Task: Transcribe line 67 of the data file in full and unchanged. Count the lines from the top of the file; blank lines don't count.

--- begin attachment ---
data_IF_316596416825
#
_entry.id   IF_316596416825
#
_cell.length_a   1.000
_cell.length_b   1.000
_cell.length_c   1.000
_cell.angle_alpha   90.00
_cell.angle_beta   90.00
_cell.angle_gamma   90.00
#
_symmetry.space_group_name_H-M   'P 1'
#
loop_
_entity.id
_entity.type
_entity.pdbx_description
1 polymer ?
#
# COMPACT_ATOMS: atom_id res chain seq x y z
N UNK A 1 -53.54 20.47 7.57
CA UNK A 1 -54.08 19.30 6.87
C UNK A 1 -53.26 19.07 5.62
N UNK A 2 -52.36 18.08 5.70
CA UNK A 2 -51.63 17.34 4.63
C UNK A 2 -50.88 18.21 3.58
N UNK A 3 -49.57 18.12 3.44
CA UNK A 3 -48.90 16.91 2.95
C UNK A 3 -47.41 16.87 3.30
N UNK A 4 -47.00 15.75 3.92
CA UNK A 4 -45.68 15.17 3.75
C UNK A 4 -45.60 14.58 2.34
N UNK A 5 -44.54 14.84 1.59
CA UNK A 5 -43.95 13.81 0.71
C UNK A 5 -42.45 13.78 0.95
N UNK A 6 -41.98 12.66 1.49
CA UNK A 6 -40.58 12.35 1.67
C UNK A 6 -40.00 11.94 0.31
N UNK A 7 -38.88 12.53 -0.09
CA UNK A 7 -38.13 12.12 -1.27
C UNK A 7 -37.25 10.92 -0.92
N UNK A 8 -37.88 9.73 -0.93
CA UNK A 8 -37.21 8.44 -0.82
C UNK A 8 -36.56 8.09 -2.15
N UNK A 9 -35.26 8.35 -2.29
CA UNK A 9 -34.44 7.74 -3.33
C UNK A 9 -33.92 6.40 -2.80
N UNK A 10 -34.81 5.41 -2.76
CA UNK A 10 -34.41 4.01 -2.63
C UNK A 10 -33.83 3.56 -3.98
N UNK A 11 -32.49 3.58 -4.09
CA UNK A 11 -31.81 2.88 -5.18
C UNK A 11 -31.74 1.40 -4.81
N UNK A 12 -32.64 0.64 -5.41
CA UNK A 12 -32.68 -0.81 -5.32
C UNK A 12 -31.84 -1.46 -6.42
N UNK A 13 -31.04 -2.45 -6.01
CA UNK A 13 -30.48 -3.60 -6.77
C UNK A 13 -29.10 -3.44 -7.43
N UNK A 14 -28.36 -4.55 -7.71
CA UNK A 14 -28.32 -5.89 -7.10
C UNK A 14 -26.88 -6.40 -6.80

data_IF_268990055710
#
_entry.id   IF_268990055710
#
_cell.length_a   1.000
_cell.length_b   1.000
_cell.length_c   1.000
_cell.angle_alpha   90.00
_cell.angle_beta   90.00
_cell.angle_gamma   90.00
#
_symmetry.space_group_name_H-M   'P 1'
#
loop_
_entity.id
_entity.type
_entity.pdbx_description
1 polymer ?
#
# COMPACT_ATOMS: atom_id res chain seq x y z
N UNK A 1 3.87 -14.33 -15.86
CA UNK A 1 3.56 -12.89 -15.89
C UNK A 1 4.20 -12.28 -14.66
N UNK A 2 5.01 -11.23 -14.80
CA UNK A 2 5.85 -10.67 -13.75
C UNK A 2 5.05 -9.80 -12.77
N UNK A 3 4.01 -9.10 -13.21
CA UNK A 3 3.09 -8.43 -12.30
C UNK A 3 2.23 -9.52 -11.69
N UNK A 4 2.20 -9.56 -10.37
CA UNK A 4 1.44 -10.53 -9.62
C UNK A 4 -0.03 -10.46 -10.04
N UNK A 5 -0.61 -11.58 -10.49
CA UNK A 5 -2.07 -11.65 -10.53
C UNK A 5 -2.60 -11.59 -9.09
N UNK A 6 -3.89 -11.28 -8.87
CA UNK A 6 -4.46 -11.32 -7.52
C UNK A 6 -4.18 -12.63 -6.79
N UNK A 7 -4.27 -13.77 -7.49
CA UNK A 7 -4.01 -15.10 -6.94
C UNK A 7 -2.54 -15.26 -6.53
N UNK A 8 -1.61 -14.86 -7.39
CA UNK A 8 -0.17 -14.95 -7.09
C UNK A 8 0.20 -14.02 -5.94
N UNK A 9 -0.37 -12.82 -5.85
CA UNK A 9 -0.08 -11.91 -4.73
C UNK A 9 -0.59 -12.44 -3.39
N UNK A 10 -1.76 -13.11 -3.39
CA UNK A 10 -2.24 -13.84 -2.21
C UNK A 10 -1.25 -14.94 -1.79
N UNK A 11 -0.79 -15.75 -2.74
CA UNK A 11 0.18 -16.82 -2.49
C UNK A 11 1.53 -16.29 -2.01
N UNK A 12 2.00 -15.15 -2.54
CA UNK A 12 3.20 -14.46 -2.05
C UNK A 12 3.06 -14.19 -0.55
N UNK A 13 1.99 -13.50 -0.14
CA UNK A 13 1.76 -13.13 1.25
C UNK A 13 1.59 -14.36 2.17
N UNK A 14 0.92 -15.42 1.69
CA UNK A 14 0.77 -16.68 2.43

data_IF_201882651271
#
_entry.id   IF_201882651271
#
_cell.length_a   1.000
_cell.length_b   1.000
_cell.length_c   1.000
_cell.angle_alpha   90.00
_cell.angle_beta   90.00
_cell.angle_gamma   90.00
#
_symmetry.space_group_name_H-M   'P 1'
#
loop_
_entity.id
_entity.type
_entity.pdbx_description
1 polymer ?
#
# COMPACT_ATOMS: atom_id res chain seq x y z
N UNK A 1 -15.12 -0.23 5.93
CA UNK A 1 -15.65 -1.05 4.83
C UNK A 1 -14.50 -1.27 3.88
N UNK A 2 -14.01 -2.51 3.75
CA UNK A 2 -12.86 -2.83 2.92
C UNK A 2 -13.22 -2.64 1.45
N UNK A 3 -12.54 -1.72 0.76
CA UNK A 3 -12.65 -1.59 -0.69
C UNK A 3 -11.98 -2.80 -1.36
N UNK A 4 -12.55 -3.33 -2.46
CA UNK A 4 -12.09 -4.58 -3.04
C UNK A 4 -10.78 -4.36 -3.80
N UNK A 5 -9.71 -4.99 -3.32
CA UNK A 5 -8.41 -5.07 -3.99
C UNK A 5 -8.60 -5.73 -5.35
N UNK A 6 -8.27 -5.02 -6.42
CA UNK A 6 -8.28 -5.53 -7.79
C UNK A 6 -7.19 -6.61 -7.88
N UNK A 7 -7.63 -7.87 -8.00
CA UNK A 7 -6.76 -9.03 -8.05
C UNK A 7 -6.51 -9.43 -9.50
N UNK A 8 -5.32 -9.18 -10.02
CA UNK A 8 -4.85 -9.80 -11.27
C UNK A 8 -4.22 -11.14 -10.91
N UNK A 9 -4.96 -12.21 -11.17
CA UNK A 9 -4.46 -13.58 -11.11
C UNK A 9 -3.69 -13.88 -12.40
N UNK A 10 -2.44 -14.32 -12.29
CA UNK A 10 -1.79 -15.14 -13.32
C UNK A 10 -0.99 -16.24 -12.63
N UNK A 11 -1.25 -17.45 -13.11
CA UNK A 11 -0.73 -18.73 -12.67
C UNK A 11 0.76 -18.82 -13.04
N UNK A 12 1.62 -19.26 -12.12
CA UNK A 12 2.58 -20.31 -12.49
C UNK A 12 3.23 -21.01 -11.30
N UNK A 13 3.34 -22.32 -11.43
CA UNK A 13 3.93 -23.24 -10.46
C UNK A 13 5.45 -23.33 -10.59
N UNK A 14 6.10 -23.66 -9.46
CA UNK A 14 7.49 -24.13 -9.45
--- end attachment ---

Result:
_cell.length_a   1.000